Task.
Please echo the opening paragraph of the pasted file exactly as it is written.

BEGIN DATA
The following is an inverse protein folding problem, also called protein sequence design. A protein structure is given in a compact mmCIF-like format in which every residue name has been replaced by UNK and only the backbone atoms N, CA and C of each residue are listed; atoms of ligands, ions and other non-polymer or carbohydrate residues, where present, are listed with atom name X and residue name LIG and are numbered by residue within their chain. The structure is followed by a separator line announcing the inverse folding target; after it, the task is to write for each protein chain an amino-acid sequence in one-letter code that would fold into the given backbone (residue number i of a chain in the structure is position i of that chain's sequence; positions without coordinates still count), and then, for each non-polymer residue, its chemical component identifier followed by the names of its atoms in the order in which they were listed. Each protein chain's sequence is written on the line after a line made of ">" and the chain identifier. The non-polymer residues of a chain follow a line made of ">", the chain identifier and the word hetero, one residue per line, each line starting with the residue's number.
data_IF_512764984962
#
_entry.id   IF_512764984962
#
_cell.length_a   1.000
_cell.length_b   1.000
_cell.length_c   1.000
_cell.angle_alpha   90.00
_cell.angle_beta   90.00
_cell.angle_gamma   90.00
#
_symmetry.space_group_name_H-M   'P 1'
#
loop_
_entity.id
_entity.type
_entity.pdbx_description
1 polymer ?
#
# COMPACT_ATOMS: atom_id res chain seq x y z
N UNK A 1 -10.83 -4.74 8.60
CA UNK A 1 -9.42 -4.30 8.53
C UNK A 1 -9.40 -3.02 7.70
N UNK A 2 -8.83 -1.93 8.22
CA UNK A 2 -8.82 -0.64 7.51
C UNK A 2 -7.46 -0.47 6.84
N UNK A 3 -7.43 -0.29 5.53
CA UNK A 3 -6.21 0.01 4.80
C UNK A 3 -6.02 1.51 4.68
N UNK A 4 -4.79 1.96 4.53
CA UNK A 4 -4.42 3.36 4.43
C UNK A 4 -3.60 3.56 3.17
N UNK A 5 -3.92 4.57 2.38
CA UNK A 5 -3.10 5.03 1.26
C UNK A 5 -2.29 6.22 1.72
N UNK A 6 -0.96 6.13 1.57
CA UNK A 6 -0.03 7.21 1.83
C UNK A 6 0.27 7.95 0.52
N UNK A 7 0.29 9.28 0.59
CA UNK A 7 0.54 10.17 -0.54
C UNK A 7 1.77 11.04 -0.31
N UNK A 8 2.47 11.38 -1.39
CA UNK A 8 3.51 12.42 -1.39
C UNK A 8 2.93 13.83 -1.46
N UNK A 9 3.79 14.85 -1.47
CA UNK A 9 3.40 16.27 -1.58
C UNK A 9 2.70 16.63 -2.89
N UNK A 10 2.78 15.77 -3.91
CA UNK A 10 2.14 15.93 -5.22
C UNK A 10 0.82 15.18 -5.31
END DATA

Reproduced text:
The following is an inverse protein folding problem, also called protein sequence design. A protein structure is given in a compact mmCIF-like format in which every residue name has been replaced by UNK and only the backbone atoms N, CA and C of each residue are listed; atoms of ligands, ions and other non-polymer or carbohydrate residues, where present, are listed with atom name X and residue name LIG and are numbered by residue within their chain. The structure is followed by a separator line announcing the inverse folding target; after it, the task is to write for each protein chain an amino-acid sequence in one-letter code that would fold into the given backbone (residue number i of a chain in the structure is position i of that chain's sequence; positions without coordinates still count), and then, for each non-polymer residue, its chemical component identifier followed by the names of its atoms in the order in which they were listed. Each protein chain's sequence is written on the line after a line made of ">" and the chain identifier. The non-polymer residues of a chain follow a line made of ">", the chain identifier and the word hetero, one residue per line, each line starting with the residue's number.